Urban Voices: the Bay Area American Indian community by Susan Lobo (Editor); Intertribal Friendship House Community History Project Staff (Contribution by); Intertribal Friendship House; Wilma Mankiller (Foreword by); Simon J. Ortiz (Foreword by)
Publication Date: 2002-12-01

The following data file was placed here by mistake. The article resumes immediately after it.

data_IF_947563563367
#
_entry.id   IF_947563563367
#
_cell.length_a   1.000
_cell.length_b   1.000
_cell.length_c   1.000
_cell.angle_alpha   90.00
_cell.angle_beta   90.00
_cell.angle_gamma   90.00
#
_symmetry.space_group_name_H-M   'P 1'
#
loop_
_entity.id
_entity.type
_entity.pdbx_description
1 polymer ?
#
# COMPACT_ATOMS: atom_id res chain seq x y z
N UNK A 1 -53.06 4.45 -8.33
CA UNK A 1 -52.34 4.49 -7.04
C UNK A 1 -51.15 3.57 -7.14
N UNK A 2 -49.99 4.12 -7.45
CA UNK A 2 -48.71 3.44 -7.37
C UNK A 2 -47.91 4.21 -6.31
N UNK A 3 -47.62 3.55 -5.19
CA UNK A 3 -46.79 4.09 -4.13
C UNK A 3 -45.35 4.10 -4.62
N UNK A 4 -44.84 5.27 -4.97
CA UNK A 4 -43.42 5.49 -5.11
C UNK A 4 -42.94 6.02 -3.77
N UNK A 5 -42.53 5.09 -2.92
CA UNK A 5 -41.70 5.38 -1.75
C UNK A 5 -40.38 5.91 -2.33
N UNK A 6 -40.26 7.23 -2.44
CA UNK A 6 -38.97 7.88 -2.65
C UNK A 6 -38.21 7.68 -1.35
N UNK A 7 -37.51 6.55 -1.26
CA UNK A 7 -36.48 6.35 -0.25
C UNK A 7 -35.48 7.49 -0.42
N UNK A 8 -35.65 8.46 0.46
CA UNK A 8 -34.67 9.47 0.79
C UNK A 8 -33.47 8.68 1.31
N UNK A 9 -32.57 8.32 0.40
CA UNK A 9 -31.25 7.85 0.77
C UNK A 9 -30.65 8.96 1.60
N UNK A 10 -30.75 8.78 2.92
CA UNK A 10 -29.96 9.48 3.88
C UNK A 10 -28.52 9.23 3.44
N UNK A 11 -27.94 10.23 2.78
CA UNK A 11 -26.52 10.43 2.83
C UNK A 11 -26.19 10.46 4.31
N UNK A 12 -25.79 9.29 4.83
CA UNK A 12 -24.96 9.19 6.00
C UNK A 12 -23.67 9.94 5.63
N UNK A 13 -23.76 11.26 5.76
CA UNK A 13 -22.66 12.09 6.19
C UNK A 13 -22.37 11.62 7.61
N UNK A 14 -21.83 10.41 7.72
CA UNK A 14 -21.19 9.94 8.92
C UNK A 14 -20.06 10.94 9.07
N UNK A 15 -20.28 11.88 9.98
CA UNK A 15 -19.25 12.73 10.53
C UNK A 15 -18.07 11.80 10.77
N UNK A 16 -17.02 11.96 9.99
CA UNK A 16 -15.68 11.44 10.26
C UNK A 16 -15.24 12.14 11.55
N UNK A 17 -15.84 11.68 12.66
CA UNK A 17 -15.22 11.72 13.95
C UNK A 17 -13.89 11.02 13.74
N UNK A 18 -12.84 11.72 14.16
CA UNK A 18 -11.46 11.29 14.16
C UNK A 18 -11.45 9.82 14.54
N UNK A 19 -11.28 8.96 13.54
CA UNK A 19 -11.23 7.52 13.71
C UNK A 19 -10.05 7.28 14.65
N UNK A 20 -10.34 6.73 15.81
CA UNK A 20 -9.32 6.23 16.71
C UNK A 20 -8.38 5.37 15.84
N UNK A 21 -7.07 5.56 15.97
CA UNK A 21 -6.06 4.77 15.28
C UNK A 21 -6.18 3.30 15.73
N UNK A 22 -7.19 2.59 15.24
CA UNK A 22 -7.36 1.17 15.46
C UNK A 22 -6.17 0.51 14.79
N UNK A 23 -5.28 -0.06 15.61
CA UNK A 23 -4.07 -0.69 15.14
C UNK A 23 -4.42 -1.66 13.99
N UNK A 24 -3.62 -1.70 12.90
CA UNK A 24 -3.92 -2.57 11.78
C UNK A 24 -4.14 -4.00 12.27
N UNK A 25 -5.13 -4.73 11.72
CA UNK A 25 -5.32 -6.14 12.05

In the 1950s, Native people from all over the United States moved to the San Francisco Bay Area as part of the Bureau of Indian Affairs Relocation Program. Oakland was a major destination of this program, and once there, Indian people arriving from rural and reservation areas had to adjust to urban living. They did it by creating a cooperative, multi-tribal community--not a geographic community, but rather a network of people linked by shared experiences and understandings. The Intertribal Friendship House in Oakland became a sanctuary during times of upheaval in people's lives and the heart of a vibrant American Indian community. This album of essays, photographs, stories, and art chronicles some of the people and events that have played--and continue to play--a role in the lives of Native families in the Bay Area Indian community over the past seventy years. It offers insight into American Indian activism of the 1960s and '70s--including the occupation of Alcatraz--and shows how the Indian community continues to be created and re-created for future generations.